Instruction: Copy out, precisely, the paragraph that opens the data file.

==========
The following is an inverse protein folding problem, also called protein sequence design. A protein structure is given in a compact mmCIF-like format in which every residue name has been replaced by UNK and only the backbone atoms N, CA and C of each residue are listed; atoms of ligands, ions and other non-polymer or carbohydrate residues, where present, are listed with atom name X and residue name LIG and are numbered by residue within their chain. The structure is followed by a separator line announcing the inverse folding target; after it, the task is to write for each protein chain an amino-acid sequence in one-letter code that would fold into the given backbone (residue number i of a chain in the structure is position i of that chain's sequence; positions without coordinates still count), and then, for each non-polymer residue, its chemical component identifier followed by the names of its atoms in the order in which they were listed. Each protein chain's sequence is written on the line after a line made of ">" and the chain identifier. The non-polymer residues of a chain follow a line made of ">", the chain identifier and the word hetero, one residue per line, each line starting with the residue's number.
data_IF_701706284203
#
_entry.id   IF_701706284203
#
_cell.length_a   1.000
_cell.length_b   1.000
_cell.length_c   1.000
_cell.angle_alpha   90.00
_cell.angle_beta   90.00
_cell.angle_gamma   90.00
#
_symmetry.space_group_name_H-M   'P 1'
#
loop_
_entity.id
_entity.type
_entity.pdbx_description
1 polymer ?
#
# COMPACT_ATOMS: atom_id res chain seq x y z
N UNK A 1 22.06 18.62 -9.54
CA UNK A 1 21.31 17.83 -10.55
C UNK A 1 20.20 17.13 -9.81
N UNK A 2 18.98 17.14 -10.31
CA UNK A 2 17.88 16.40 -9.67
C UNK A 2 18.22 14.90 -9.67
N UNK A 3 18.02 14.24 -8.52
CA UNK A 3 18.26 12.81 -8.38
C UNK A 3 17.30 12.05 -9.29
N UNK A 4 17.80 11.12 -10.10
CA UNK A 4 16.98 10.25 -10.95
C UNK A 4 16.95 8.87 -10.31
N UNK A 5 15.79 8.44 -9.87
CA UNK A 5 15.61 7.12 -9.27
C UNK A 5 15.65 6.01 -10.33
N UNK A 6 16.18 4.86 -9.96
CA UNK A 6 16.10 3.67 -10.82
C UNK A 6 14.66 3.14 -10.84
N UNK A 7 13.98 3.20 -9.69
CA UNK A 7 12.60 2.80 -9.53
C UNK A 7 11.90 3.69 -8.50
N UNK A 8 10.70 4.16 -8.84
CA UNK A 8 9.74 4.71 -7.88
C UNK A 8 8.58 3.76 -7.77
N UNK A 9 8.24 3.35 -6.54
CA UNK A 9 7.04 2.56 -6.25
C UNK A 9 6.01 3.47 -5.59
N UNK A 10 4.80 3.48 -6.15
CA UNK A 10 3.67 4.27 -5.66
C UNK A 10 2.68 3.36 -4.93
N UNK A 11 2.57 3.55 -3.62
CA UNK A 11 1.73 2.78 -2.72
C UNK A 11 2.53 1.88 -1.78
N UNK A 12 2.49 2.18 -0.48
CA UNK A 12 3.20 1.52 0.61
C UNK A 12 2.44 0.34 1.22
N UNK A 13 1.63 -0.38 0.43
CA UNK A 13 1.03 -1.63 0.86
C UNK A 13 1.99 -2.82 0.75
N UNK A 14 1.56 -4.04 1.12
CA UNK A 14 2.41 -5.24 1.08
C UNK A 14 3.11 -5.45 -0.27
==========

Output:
The following is an inverse protein folding problem, also called protein sequence design. A protein structure is given in a compact mmCIF-like format in which every residue name has been replaced by UNK and only the backbone atoms N, CA and C of each residue are listed; atoms of ligands, ions and other non-polymer or carbohydrate residues, where present, are listed with atom name X and residue name LIG and are numbered by residue within their chain. The structure is followed by a separator line announcing the inverse folding target; after it, the task is to write for each protein chain an amino-acid sequence in one-letter code that would fold into the given backbone (residue number i of a chain in the structure is position i of that chain's sequence; positions without coordinates still count), and then, for each non-polymer residue, its chemical component identifier followed by the names of its atoms in the order in which they were listed. Each protein chain's sequence is written on the line after a line made of ">" and the chain identifier. The non-polymer residues of a chain follow a line made of ">", the chain identifier and the word hetero, one residue per line, each line starting with the residue's number.